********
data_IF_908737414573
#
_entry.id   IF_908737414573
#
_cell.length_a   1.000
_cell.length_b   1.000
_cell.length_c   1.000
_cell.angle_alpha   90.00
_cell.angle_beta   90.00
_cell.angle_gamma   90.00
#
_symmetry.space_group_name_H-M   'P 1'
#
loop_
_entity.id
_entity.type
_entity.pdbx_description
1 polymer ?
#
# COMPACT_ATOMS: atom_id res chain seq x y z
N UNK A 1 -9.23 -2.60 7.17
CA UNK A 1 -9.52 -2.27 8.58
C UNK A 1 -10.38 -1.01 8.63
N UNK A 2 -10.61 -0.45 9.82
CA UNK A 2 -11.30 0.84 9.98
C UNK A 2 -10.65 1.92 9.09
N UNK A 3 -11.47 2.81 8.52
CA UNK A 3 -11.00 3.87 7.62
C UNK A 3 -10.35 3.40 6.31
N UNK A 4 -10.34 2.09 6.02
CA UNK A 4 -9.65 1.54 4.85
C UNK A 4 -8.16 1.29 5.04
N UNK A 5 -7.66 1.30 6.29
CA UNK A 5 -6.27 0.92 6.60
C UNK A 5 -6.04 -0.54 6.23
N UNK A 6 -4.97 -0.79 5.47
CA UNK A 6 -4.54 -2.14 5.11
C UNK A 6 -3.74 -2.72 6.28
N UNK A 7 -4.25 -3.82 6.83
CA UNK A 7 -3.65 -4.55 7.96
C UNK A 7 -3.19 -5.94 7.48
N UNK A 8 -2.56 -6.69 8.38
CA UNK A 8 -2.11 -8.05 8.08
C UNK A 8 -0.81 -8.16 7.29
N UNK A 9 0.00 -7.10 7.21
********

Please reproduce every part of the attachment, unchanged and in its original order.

data_IF_908737414573
#
_entry.id   IF_908737414573
#
_cell.length_a   1.000
_cell.length_b   1.000
_cell.length_c   1.000
_cell.angle_alpha   90.00
_cell.angle_beta   90.00
_cell.angle_gamma   90.00
#
_symmetry.space_group_name_H-M   'P 1'
#
loop_
_entity.id
_entity.type
_entity.pdbx_description
1 polymer ?
#
# COMPACT_ATOMS: atom_id res chain seq x y z
N UNK A 1 -9.23 -2.60 7.17
CA UNK A 1 -9.52 -2.27 8.58
C UNK A 1 -10.38 -1.01 8.63
N UNK A 2 -10.61 -0.45 9.82
CA UNK A 2 -11.30 0.84 9.98
C UNK A 2 -10.65 1.92 9.09
N UNK A 3 -11.47 2.81 8.52
CA UNK A 3 -11.00 3.87 7.62
C UNK A 3 -10.35 3.40 6.31
N UNK A 4 -10.34 2.09 6.02
CA UNK A 4 -9.65 1.54 4.85
C UNK A 4 -8.16 1.29 5.04
N UNK A 5 -7.66 1.30 6.29
CA UNK A 5 -6.27 0.92 6.60
C UNK A 5 -6.04 -0.54 6.23
N UNK A 6 -4.97 -0.79 5.47
CA UNK A 6 -4.54 -2.14 5.11
C UNK A 6 -3.74 -2.72 6.28
N UNK A 7 -4.25 -3.82 6.83
CA UNK A 7 -3.65 -4.55 7.96
C UNK A 7 -3.19 -5.94 7.48
N UNK A 8 -2.56 -6.69 8.38
CA UNK A 8 -2.11 -8.05 8.08
C UNK A 8 -0.81 -8.16 7.29
N UNK A 9 0.00 -7.10 7.21